According to William Stafford,in his poem "Burning a Book" the creative process of writing a book can sometimes be unsatisfactory. Quite often when a writer begins writing he tends to get carried away by his imaginative inspiration and the result may not be just as he had planned or expected. The result is a poor piece of work which fails to please aesthetically.According to William Stafford it is better that such books are destroyed forever by burning.
The beginning of the poem describes minutely the process of burning one such book. The "truth" value, that is its aesthetic worth is merely "brittle and faint" and it rightly merits the treatment that it gets-it is only fit to be burnt. All that remains after it is burnt are only "a few charred words in the ashes" which have little or no value at all.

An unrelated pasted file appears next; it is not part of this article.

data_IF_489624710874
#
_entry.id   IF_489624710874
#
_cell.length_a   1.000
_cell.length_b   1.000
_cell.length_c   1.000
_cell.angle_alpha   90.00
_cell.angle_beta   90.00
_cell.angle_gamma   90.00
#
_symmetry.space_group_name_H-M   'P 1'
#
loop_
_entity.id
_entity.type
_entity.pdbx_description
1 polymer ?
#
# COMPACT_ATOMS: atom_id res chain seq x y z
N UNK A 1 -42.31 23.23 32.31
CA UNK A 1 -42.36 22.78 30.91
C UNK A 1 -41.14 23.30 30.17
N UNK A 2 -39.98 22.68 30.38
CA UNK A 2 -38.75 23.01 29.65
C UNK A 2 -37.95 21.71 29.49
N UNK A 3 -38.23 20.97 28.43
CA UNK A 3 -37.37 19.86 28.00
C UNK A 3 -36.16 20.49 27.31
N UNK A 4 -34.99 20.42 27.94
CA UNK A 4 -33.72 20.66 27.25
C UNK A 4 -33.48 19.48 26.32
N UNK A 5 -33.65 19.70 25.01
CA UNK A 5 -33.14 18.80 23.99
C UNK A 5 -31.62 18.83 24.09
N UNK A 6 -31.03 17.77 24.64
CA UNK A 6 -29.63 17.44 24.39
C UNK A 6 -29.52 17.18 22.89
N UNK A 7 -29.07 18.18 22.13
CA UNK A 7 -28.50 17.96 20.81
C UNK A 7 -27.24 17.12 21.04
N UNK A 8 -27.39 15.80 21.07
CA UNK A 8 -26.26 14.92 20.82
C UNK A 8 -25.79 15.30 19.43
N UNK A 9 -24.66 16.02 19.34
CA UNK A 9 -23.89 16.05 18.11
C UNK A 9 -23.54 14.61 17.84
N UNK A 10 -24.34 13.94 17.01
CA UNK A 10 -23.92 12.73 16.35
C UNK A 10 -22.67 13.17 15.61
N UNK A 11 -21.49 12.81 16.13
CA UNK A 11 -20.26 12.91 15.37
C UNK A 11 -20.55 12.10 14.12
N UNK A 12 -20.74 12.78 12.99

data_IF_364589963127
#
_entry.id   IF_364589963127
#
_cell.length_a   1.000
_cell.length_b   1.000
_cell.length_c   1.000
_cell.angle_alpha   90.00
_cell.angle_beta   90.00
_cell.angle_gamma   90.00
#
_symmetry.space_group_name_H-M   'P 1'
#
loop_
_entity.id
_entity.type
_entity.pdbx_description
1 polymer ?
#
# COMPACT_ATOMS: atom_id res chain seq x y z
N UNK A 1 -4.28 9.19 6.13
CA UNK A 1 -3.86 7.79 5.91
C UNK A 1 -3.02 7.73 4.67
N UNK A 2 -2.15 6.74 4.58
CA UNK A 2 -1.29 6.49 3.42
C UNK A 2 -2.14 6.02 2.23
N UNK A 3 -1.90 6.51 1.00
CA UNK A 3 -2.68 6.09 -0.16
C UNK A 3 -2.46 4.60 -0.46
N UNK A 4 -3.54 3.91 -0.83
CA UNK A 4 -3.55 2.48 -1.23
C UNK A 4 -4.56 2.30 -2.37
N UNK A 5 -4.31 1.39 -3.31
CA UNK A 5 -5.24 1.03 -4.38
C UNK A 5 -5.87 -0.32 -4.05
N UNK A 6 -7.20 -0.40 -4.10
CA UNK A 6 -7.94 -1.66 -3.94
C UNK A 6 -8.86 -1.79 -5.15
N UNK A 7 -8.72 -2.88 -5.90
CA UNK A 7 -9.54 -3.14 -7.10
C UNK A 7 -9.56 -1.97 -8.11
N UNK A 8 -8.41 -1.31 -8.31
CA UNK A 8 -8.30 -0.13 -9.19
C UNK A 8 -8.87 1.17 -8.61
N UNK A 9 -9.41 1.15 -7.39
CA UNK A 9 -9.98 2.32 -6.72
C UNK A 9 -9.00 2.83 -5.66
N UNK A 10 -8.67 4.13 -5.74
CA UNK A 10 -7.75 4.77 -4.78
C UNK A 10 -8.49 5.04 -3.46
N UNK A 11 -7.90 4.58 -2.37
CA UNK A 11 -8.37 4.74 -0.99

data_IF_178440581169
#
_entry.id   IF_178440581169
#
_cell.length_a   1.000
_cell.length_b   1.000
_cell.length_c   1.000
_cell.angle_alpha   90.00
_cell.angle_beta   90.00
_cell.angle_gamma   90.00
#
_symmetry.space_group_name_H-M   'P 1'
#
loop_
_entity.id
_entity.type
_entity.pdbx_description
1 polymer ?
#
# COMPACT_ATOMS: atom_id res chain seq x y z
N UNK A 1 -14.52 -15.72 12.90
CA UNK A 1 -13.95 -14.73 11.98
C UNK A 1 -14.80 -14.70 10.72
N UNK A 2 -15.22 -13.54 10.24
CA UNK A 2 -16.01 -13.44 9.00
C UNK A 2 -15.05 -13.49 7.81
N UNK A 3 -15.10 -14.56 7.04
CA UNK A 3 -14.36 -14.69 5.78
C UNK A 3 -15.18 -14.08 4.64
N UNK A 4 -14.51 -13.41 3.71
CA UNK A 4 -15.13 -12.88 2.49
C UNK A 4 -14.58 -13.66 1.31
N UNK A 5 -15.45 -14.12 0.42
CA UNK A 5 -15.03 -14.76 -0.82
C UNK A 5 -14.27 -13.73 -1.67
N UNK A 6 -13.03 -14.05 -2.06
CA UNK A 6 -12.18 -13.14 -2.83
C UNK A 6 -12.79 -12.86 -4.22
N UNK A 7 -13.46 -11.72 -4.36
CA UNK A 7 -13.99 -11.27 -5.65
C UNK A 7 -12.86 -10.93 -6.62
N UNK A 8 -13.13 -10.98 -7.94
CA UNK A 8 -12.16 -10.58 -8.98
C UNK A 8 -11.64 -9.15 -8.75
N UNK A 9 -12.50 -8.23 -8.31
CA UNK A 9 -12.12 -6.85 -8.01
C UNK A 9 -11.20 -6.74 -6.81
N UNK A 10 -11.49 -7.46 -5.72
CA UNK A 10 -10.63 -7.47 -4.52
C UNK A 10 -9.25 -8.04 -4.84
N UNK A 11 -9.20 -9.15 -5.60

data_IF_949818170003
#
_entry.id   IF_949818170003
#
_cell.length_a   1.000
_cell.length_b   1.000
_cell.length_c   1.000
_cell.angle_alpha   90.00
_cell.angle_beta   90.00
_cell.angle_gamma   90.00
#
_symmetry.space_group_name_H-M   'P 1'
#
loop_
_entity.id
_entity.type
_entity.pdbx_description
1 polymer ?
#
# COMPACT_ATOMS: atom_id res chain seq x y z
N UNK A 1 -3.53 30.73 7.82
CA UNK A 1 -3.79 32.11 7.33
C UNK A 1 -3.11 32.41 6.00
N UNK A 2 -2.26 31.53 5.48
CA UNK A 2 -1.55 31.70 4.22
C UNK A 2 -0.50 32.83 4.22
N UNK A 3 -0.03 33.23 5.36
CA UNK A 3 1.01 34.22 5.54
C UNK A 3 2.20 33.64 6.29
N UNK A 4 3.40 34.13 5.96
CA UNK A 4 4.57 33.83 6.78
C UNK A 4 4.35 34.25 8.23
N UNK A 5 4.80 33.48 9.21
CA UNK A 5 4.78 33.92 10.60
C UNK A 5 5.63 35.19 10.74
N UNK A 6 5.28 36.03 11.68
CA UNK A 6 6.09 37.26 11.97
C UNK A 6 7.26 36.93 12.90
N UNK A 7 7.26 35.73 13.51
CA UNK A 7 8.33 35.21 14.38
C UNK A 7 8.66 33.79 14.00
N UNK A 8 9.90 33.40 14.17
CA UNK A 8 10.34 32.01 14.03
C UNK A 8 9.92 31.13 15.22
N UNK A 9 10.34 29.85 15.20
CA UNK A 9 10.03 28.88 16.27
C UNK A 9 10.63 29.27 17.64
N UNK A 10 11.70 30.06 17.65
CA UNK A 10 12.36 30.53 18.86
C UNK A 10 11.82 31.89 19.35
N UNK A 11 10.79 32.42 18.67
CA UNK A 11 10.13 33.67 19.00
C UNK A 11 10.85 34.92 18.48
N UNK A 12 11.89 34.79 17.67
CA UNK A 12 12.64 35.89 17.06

In the second stanza William Stafford says that most certainly those books which outwardly appear to be of great value-"character"- but have actually been faked deliberately by their authors deserve to be burnt. More dangerous than an author deliberately faking and trying to fool the reading public is the existence of many false and corrupt ideas which never get to be written out in books. Because if they are written out, at least then these false and corrupt ideas can be permanently destroyed by being burnt. Otherwise,"ignorance can dance in the absence of fire."